Rob Lam, Louise Yorke, Amanda Copeland, Dorota Cronin, Vivienne Hopkins, 2019. Relational peer groups and the strength of the working alliance in Inter Regional Advanced Psychotherapy Training [IRRAPT] Programme: a qualitative study. Reformulation, Winter, pp.25-34.
The training journey towards becoming a CAT psychotherapist through the Inter-regional Advanced Psychotherapy Training [IRRAPT] programme is explored, identifying process challenges in evaluating the relational group training experience through measuring the strength of the working alliance of trainees towards their peer group. We describe the investigation into the unique aspects of IRRAPT training; a therapeutic journey as much as a therapy training journey where the collective impact of situated knowing on personal and professional development by evaluating the contributions of the strength of the working alliance between trainees in the unique lived in learning participation of the residential group. We describe outcome measures in psychotherapy training using a CAT derived relational measure [CAT-RAM] piloted with a training cohort. Preliminary indications of positive relational growth outcomes are explored in relation to CAT’s integrative theory of relational learning.
IRRAPT is a unique psycho-therapy training experience: at the time of writing, literature research has not identified this kind of [Self to Group] permutation of group learning in the United Kingdom however, discrete elements such as group supervision and learning through the group in formal group analytic and psychotherapy trainings are common. There is limited research on trainee evaluation of outcome measures from diverse psychotherapy trainings.
Literature research reveals thematic emergence from qualitative research on group learning processes demonstrating anticipations of old patterns of behaviour that stem from early family experiences, as growth of awareness in training. These are often unconscious but influence the group (Ogren, et al., 2001). Bion’s contributions of group processes and understanding of the group itself as the psychotherapeutic container has been assimilated and generalised across contemporary time limited psychotherapies for clients. The three levels of the relational container [Containing-Contained] within group structures has been well described and implemented in forms of group psychoanalysis [Bion,W. 1970] without specific attention for training psychotherapists or with outcome evaluations.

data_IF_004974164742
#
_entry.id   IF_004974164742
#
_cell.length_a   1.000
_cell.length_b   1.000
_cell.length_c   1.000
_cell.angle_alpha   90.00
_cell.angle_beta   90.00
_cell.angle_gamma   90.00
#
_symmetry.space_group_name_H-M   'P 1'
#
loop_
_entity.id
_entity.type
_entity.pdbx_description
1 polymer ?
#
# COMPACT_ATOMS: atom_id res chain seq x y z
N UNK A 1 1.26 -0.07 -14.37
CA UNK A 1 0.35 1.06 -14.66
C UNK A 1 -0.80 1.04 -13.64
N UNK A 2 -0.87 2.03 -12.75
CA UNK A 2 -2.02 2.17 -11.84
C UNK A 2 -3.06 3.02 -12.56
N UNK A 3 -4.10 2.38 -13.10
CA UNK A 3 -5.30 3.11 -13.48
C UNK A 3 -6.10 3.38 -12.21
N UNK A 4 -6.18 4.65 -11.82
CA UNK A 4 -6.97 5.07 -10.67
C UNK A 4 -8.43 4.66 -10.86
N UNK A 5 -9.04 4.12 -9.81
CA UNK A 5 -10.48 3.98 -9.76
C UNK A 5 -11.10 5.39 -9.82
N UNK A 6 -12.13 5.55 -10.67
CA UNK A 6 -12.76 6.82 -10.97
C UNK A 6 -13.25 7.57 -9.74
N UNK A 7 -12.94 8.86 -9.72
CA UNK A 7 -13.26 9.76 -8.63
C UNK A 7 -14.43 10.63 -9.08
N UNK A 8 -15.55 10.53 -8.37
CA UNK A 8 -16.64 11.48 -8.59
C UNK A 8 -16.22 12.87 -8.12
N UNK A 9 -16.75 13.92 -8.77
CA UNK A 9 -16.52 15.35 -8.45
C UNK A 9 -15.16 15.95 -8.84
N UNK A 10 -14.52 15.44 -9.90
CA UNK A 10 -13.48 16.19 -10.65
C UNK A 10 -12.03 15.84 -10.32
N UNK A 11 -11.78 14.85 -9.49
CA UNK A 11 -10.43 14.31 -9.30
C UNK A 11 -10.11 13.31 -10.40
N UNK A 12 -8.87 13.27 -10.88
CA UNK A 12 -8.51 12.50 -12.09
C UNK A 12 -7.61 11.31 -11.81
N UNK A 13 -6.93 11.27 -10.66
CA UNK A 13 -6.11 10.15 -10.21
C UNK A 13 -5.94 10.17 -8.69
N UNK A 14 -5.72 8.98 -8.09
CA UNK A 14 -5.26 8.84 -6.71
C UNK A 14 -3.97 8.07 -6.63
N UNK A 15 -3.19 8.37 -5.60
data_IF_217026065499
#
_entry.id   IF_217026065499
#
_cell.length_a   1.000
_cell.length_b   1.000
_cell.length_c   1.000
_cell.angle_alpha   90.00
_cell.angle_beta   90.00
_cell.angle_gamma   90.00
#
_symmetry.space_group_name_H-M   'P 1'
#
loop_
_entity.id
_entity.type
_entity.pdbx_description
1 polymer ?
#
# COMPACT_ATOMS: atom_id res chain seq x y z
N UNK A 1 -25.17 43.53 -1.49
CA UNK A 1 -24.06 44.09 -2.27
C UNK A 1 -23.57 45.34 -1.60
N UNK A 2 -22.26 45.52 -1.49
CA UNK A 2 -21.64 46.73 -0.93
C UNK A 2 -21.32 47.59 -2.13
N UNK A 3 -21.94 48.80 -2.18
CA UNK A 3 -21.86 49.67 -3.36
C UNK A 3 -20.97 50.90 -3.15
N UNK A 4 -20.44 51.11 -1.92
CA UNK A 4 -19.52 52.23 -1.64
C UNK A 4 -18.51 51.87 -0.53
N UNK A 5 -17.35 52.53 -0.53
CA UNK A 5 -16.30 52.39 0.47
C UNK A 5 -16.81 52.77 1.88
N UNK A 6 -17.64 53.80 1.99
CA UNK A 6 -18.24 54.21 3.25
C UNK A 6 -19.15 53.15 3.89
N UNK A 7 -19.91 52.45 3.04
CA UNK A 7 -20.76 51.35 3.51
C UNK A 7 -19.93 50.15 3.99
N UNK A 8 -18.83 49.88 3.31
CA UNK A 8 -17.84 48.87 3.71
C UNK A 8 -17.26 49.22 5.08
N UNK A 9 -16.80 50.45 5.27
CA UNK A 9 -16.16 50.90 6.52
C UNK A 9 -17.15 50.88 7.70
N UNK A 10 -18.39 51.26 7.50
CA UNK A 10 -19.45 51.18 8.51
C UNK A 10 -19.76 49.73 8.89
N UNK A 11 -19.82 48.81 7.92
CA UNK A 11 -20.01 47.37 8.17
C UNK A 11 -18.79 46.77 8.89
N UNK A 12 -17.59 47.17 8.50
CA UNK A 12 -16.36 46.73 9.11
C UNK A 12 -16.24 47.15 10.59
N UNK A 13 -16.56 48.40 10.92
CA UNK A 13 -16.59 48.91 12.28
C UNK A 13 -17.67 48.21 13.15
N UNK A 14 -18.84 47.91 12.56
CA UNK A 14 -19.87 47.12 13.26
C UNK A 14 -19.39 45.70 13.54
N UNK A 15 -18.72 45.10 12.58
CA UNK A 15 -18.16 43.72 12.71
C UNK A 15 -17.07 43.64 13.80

The immersive demands of the private and professional self in a lived in residential setting, cyclically revisited during the spiral training of trainee development (a trainee learns more each time a subject, or event boundary is revisited), enables recognition, revisiting and reforming of self as the inextricably Winnicottian trainee, for whom there is no trainer* [Winnicott, 1960). In IRRAPT, the trainers are the others: the formal trainers and the peer group of trainees as enabling Others. The symbiotic potential relationship of the Self and Other in changing permutations of groups with different membership of the same cohort is a multi-faceted layering of small satellite groups within the [Peer Group]. Relational skills of a trainee are required to move in and out of groups, reforming self-identity through different modes of iterative group participation and belonging.
Here, we describe this relational training domain as a form of “swimming between the chronotopes” [Potter S, 2020 publication scheduled] of the small groups within the IRRAPT training which enables a reconstitution of a flexible CAT psychotherapy identity which can push therapy where it moves and hold the relational centre at the heart of training. CAT mapping of relational dances between the Self and the Group(s) as dyadic agents, recognises the Rule of the Thirds: there is always a context in which relational dances occur. The Self learning through the Other; through being, participating, sharing together and being alongside one another throughout the training is examined specifically in relation to the outcome measures for the dialogic aspects of trainee growth through the external non-residential [Seminar Groups] and the overall residential [Peer Group] experience. Credit towards trainee growth through supervision is not dismissed, however caution in generating hypotheses which overstate the value of group supervision in psychotherapy should be acknowledged: for clinical technical problems are rarely brought into a group learning setting whilst emotional, counter-transferential blocks are (Altfeld, 1999).